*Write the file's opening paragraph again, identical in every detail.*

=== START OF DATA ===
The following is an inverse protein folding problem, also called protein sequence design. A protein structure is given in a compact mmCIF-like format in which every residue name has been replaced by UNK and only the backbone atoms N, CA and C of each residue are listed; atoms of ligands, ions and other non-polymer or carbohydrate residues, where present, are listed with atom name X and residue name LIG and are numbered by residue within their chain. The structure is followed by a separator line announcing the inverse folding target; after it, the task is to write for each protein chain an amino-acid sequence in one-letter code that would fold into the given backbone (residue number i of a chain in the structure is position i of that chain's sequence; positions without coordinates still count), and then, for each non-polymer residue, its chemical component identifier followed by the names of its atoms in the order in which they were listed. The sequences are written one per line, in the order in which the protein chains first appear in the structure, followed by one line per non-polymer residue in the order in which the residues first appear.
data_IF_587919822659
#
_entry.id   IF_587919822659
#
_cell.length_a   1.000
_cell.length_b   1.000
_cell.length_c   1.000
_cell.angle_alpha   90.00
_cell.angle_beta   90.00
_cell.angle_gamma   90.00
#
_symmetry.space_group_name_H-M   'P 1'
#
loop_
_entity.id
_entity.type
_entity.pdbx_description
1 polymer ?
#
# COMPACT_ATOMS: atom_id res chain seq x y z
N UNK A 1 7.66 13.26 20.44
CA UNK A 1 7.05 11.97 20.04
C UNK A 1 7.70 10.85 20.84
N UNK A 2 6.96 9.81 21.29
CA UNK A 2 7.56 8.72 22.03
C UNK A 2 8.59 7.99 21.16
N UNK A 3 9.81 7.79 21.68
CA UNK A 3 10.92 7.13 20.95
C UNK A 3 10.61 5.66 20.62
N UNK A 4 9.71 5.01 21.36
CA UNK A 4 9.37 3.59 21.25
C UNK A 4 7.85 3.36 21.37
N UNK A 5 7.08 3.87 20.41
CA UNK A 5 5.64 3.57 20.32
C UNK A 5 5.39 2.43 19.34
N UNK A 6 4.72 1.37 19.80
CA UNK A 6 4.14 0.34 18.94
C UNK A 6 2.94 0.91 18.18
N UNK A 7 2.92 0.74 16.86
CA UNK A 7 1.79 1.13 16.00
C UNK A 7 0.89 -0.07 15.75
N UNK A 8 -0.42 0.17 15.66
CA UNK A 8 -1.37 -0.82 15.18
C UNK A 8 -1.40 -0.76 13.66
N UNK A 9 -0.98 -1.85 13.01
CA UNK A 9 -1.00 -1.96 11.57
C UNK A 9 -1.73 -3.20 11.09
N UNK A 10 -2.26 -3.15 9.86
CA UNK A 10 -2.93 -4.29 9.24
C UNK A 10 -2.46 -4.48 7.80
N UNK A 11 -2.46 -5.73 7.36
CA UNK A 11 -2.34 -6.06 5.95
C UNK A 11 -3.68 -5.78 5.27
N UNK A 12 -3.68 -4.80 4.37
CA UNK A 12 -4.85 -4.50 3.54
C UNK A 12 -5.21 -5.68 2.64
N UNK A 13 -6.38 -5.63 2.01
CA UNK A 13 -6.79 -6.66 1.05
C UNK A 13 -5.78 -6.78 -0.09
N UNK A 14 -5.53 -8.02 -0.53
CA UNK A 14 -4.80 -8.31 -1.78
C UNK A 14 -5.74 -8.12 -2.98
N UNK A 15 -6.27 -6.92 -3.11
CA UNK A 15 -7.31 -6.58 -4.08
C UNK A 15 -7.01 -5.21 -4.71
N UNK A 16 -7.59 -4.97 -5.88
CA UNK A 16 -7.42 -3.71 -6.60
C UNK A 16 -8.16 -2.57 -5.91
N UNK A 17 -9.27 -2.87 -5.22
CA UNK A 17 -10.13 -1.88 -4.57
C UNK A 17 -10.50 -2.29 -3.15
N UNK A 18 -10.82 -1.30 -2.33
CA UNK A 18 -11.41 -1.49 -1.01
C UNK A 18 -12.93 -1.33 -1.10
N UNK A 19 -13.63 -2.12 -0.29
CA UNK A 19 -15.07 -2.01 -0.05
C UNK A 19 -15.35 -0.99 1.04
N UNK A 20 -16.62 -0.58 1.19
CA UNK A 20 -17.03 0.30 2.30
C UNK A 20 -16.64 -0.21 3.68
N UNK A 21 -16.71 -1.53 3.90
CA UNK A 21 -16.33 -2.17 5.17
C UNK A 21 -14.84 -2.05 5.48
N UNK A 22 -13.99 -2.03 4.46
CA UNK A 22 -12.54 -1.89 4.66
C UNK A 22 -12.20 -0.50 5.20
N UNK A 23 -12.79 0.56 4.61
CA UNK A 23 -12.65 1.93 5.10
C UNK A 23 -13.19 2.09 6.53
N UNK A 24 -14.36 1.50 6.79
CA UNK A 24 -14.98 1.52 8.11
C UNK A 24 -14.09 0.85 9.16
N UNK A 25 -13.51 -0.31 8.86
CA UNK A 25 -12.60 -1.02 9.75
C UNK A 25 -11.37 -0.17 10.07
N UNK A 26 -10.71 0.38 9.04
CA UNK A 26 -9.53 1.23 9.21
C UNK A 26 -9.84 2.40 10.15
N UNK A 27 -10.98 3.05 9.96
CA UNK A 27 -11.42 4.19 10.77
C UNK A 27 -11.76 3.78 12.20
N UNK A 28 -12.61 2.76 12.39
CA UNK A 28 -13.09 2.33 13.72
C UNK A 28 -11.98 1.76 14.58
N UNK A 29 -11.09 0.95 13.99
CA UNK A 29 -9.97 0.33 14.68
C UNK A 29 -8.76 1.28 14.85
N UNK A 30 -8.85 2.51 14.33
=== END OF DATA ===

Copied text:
The following is an inverse protein folding problem, also called protein sequence design. A protein structure is given in a compact mmCIF-like format in which every residue name has been replaced by UNK and only the backbone atoms N, CA and C of each residue are listed; atoms of ligands, ions and other non-polymer or carbohydrate residues, where present, are listed with atom name X and residue name LIG and are numbered by residue within their chain. The structure is followed by a separator line announcing the inverse folding target; after it, the task is to write for each protein chain an amino-acid sequence in one-letter code that would fold into the given backbone (residue number i of a chain in the structure is position i of that chain's sequence; positions without coordinates still count), and then, for each non-polymer residue, its chemical component identifier followed by the names of its atoms in the order in which they were listed. The sequences are written one per line, in the order in which the protein chains first appear in the structure, followed by one line per non-polymer residue in the order in which the residues first appear.